Another approach is to embed a live link to an online validation service, allowing the page to be validated by clicking on the link. This approach was used on the Institutional Web Management Workshop 2002 Web site  as illustrated below.
Figure 1: Embedded Links to Validation Services
Another approach, which ensures that validation services can be integrated with the Web browser is to make use of a technique sometimes referred to as "bookmarklets". With this approach a bookmark to, for example, a validation service is added to your Web browser. The bookmarklet can be configured so that it will analyse the page which is currently being viewed, thus avoiding the need to copy and paste URLs. Use of this type of service is illustrated below.
Figure 2: Use Of "Bookmarklets"
A number of bookmarklets, together with further information on how they work, is available from the Bookmarklets Web site .
In addition to these approaches it is likely that we will see a growth in commercial Web site auditing and testing tools such as LinkScan Server and Workstation software  and services such as that provided by Business2WWW .
Challenges In Ensuring Compliance
This article has described the importance of compliance with HTML standards and has described some of the key elements of XHTML and HTML 4.01 documents and a number of tools and approaches for ensuring that documents comply with standards. However even if Web managers provide tools to create XHTML-compliant resources, if is still likely that on large Web sites non-compliant resources will be created. This is especially likely when Web resources are created using third-party software over which little control in the output format is available. This is true of, for example, Microsoft Office files, although, to be fair to Microsoft, the open source Open Office software  also does not support XHTML output.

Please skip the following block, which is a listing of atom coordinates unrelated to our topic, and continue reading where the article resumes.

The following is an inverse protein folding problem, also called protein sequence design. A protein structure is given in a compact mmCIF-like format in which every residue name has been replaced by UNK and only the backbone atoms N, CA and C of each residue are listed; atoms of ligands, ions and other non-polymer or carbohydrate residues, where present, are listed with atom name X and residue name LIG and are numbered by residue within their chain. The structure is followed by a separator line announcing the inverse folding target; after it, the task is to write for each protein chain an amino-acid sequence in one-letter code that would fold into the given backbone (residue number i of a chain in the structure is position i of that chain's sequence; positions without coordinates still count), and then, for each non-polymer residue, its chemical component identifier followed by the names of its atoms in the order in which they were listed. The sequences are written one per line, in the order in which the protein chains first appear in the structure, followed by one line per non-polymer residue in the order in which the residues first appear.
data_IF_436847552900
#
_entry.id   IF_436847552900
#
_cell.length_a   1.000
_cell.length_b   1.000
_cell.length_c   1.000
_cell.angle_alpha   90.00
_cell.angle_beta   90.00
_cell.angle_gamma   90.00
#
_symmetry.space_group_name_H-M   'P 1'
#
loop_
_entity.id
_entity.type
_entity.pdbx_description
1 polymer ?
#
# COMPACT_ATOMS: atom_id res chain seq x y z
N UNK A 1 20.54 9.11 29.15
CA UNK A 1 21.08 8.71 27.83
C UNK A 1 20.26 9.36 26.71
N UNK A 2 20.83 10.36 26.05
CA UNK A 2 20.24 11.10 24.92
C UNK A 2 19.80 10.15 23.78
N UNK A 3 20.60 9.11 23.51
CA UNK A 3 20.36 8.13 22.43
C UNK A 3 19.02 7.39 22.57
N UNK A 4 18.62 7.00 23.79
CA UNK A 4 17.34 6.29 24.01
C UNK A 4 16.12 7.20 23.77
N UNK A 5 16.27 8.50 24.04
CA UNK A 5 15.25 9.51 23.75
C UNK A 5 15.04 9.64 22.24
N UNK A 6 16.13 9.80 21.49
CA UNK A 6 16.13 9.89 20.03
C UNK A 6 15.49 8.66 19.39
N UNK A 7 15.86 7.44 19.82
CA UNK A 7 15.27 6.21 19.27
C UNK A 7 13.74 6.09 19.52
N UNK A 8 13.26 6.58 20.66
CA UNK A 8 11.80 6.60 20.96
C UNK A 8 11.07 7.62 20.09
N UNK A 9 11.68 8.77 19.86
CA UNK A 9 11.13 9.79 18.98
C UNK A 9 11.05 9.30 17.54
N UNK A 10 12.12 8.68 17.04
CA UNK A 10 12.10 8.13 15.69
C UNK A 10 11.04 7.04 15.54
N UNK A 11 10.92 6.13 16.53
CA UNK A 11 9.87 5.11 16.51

What can be done in such cases? The best advice is to ensure that the resource is available in HTML, even if the HTML fails to comply with standards. This will ensure the resource is available to standard Web browsers, even if the resource cannot easily be repurposed. In the case of software such as Microsoft Office, which provide an option for the type of HTML to be generated, you should ensure that the HTML output can be viewed by a wide range of browsers and is not optimised for particular browsers. In the case of widely used proprietary formats for which viewers are freely available you should probably provide a link to both the HTML and the proprietary version.